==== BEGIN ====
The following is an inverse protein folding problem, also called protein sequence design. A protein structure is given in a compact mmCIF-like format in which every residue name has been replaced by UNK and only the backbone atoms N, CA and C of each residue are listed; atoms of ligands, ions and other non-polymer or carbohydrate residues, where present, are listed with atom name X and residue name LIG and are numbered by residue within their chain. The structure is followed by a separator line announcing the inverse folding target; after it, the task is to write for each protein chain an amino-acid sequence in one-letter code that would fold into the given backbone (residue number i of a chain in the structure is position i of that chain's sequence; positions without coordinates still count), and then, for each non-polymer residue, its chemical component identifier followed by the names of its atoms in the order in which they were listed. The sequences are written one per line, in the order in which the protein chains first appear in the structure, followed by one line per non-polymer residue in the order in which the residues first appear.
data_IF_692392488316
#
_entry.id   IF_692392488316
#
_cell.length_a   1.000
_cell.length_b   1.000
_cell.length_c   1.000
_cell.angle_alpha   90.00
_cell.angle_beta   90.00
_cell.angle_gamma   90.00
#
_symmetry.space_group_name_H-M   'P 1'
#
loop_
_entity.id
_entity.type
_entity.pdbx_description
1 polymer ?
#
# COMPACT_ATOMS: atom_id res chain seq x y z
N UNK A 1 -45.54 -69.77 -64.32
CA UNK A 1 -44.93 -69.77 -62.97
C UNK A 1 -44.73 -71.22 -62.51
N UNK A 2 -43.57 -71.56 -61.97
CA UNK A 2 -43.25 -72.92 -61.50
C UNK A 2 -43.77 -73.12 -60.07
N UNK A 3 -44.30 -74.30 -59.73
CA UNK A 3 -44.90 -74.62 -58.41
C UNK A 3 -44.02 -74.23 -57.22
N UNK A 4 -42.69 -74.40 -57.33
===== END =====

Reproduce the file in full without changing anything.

The following is an inverse protein folding problem, also called protein sequence design. A protein structure is given in a compact mmCIF-like format in which every residue name has been replaced by UNK and only the backbone atoms N, CA and C of each residue are listed; atoms of ligands, ions and other non-polymer or carbohydrate residues, where present, are listed with atom name X and residue name LIG and are numbered by residue within their chain. The structure is followed by a separator line announcing the inverse folding target; after it, the task is to write for each protein chain an amino-acid sequence in one-letter code that would fold into the given backbone (residue number i of a chain in the structure is position i of that chain's sequence; positions without coordinates still count), and then, for each non-polymer residue, its chemical component identifier followed by the names of its atoms in the order in which they were listed. The sequences are written one per line, in the order in which the protein chains first appear in the structure, followed by one line per non-polymer residue in the order in which the residues first appear.
data_IF_692392488316
#
_entry.id   IF_692392488316
#
_cell.length_a   1.000
_cell.length_b   1.000
_cell.length_c   1.000
_cell.angle_alpha   90.00
_cell.angle_beta   90.00
_cell.angle_gamma   90.00
#
_symmetry.space_group_name_H-M   'P 1'
#
loop_
_entity.id
_entity.type
_entity.pdbx_description
1 polymer ?
#
# COMPACT_ATOMS: atom_id res chain seq x y z
N UNK A 1 -45.54 -69.77 -64.32
CA UNK A 1 -44.93 -69.77 -62.97
C UNK A 1 -44.73 -71.22 -62.51
N UNK A 2 -43.57 -71.56 -61.97
CA UNK A 2 -43.25 -72.92 -61.50
C UNK A 2 -43.77 -73.12 -60.07
N UNK A 3 -44.30 -74.30 -59.73
CA UNK A 3 -44.90 -74.62 -58.41
C UNK A 3 -44.02 -74.23 -57.22
N UNK A 4 -42.69 -74.40 -57.33